And that, my friends, is a righteous good thing.

All of punditry has been waiting for this night, when they can finally say who’s up or who’s down, who’s a contender, who beat or missed expectations, who should throw in the towel. Every four years, a few hundred thousand white people performing an arcane ritual that has people sorting themselves into physical groups and then performing arcane calculations to allocate delegates who will themselves meet later to perform calculations to allocate delegates, who will themselves blah blah blah so that, come June, 40-odd of 4000-odd delegates to the Democratic Convention can yell their candidate’s name. It’s a ridiculous, outdated process (I, myself, have attended two caucuses, which were such complete shit-shows that I ended up running both precincts because, well, someone had to), a relic from a bygone era of not picking candidates by popular vote. Which is not a good look for a party that takes its name from the word ‘democracy’.

Look, I got nothing against Iowans. But they aren’t even remotely representative of the people who make up/vote for the Democratic party. They’ve had a good thing going these last fifty years, what with the quadrennial boost to their economy. But a tiny, empty, rural state performing an outdated political ritual to allocate their near-inconsequential number of delegates isn’t much better than strange women in ponds distributing swords when it comes to picking a candidate for President.

It’s not like that’s a big secret. But it’s nice to see it said out in the open like that.

 

Aja Romano on What We Didn’t Learn from Gamergate

Long read, but well worth the time, and worth quoting at some length:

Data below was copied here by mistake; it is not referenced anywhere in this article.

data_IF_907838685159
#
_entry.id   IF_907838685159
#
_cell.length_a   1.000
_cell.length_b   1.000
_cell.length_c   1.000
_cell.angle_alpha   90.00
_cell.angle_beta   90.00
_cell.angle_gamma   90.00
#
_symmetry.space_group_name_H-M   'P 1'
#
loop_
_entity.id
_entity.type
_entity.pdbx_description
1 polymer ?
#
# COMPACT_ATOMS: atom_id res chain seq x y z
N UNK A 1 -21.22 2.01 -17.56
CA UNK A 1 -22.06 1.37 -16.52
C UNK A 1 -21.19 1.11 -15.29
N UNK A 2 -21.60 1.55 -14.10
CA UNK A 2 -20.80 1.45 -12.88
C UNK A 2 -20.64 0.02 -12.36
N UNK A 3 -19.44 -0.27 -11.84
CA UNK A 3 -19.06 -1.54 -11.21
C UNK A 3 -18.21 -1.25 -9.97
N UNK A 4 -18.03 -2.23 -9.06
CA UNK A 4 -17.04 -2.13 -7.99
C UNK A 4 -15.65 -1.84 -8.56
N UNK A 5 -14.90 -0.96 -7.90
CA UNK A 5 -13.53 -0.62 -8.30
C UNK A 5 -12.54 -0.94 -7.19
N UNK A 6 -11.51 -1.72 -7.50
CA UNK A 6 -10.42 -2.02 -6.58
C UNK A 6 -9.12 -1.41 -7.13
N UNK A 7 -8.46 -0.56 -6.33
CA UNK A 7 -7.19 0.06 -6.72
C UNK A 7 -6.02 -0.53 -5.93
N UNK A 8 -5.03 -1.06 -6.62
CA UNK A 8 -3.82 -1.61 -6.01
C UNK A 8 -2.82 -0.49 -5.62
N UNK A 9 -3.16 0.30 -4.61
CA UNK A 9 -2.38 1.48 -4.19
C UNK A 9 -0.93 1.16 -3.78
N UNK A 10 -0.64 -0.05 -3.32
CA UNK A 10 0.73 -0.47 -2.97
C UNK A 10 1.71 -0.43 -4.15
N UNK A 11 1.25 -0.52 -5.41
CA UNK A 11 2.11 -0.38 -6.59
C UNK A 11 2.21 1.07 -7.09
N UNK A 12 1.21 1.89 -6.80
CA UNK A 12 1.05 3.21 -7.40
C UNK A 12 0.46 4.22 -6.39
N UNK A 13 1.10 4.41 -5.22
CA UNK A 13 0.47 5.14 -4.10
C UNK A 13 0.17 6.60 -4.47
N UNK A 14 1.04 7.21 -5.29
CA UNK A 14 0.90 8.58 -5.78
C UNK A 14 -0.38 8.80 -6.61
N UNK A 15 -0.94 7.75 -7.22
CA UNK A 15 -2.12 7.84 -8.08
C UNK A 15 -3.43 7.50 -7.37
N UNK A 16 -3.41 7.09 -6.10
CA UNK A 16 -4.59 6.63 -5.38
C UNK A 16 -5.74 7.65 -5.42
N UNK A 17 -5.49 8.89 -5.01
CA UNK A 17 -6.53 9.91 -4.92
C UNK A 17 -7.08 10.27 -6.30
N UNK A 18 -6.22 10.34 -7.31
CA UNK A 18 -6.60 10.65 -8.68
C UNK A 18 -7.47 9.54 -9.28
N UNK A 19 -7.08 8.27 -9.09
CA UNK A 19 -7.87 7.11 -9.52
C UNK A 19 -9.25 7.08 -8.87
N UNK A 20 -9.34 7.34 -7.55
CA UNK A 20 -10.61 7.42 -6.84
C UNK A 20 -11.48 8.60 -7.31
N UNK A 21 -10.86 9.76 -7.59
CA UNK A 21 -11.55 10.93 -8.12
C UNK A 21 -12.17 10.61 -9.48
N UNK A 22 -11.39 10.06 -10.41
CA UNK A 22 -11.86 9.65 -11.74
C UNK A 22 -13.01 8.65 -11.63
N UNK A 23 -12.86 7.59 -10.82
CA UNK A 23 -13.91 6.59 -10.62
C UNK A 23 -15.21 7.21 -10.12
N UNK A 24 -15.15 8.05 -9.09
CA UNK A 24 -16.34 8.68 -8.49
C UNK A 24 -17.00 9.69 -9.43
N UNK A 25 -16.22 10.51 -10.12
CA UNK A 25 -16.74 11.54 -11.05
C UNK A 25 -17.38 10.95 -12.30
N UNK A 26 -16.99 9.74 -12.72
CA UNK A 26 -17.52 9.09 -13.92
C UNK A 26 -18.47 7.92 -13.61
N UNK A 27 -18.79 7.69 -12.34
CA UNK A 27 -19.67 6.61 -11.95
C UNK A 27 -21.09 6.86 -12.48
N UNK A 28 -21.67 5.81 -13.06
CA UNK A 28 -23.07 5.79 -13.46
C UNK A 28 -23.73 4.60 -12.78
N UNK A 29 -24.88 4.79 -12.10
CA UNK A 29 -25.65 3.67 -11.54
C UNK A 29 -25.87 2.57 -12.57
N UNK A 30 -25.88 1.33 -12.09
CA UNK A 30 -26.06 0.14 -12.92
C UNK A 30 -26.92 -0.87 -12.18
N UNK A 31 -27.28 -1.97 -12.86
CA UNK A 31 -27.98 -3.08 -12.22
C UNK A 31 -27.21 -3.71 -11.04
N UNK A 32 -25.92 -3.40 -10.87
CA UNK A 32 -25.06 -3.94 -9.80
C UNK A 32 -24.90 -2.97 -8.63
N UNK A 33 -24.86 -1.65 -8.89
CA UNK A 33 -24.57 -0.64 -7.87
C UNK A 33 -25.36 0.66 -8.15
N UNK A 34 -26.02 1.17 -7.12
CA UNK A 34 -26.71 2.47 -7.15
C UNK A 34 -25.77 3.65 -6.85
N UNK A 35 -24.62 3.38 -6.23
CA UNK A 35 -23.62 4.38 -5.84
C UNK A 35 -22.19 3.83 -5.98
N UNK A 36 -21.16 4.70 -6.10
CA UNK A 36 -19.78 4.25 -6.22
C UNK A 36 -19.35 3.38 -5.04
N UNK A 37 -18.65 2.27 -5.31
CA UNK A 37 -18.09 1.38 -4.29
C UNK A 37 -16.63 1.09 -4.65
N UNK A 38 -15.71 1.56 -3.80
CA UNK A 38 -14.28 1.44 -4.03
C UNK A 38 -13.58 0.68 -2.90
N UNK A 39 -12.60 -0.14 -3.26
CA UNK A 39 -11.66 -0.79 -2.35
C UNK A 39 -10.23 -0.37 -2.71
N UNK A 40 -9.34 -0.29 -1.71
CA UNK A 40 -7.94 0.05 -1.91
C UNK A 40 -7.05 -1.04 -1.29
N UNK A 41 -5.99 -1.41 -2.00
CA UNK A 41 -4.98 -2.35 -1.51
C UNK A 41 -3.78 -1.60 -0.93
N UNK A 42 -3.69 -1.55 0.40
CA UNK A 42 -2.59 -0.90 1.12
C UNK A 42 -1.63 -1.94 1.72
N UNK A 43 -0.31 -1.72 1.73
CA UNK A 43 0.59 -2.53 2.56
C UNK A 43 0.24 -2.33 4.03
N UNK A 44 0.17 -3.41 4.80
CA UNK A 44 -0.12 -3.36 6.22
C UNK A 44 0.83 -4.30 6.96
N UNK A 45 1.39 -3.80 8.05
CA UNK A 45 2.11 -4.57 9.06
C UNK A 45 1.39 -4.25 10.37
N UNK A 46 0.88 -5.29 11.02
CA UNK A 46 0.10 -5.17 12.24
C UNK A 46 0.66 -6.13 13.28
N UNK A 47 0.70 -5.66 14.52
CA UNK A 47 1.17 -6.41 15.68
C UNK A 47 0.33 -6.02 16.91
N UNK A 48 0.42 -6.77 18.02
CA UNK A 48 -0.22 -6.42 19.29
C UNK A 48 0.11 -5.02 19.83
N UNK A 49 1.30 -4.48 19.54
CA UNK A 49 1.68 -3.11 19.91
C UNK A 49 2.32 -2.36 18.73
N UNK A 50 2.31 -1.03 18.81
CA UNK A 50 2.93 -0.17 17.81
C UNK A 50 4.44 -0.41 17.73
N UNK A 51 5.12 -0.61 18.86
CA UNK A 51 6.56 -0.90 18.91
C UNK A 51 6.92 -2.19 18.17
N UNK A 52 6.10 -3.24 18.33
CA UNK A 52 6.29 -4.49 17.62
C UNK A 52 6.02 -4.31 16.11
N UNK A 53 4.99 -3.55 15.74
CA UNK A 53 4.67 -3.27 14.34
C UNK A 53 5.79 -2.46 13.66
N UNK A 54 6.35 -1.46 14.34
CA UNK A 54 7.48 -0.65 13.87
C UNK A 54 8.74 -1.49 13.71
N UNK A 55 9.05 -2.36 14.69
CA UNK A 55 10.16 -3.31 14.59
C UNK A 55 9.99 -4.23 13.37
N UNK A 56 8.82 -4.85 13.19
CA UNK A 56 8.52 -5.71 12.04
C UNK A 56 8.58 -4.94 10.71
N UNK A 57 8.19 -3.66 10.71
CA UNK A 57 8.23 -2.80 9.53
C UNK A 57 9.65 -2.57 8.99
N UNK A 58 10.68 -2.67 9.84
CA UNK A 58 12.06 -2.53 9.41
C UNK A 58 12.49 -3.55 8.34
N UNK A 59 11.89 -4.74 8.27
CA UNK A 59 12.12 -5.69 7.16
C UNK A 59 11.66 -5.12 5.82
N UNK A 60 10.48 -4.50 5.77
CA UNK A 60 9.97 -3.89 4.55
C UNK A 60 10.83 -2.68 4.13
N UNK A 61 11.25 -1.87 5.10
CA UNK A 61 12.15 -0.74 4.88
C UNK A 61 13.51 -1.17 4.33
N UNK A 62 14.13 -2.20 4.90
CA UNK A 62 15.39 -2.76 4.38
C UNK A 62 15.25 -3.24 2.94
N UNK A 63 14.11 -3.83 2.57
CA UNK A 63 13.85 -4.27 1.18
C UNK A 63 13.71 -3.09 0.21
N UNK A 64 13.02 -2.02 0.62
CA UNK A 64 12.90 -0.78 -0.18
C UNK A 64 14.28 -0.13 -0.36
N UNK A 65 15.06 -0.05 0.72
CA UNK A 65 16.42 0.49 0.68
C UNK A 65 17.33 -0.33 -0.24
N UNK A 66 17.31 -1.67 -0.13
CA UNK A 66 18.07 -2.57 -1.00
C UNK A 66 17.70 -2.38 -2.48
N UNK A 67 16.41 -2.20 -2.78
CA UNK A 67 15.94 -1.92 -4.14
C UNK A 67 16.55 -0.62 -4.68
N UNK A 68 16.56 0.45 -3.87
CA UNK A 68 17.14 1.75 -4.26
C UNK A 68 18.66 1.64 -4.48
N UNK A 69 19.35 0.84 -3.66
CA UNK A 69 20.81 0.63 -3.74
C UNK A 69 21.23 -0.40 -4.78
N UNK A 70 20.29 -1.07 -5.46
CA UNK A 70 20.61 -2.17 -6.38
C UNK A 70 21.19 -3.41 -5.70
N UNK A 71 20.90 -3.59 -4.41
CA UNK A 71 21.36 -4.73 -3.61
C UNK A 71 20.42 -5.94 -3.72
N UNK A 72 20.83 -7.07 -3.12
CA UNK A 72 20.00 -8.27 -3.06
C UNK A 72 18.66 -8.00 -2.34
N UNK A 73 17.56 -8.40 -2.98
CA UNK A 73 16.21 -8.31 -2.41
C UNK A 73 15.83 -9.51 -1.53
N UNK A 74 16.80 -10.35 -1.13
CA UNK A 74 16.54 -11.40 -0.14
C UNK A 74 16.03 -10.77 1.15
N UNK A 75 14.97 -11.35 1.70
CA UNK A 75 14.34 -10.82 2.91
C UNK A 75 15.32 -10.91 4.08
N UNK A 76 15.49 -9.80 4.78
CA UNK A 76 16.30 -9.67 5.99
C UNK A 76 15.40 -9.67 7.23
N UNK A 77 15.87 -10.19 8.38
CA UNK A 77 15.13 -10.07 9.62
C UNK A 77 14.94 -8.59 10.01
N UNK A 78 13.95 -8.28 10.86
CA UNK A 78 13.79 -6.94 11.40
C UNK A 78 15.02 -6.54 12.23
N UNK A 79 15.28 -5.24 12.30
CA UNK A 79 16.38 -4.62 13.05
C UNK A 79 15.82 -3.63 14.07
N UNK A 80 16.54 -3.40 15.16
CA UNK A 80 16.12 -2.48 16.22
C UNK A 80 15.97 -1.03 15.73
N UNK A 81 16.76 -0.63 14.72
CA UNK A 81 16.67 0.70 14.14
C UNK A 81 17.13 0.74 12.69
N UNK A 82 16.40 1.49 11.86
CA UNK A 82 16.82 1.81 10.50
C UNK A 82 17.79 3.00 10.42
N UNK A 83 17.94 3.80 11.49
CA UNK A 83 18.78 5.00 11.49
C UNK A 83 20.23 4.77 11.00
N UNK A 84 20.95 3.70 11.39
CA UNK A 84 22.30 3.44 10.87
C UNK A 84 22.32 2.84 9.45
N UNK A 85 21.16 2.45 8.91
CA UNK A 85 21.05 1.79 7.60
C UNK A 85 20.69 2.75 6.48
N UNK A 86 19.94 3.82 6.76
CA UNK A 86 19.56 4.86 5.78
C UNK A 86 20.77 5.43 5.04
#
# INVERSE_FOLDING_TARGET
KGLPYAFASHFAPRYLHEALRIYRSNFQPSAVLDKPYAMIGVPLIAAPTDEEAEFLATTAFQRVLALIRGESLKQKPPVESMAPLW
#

“Again and again, throughout 2014 and afterward — and, really, well before that, as women in online subcultures withstood years of targeted harassment — many failed to understand and assess what Gamergate was. The media, tech platforms, the niche internet communities these reactionaries came from (places with marginally obscure names like 4chan, 8chan, and Voat, for instance), the corporations they easily manipulated, and the general public, who seemed to take it in as nebulous online noise; no one properly identified Gamergate as a major turning point for the internet. The hate campaign, we would later learn, was the moment when our ability to repress toxic communities and write them off as just “trolls” began to crumble. Gamergate ultimately gave way to something deeper, more violent, and more uncontrollable.

[…]

And in the same way that none of those years of escalating online assaults against women prepared us for Gamergate, somehow, the formation of Gamergate itself didn’t prepare society for the cultural rise of the alt-right. The journalists who did anticipate that Gamergate could and would morph into something worse were, by 2015, drowned out by the general cultural idea that Gamergate had somehow “failed”— even though it was a movement inherently meant to scale and grow. Somehow, the idea that all of that sexism and anti-feminist anger could be recruited, harnessed, and channeled into a broader white supremacist movement failed to generate any real alarm, even well into 2016, when all the pieces were firmly in place.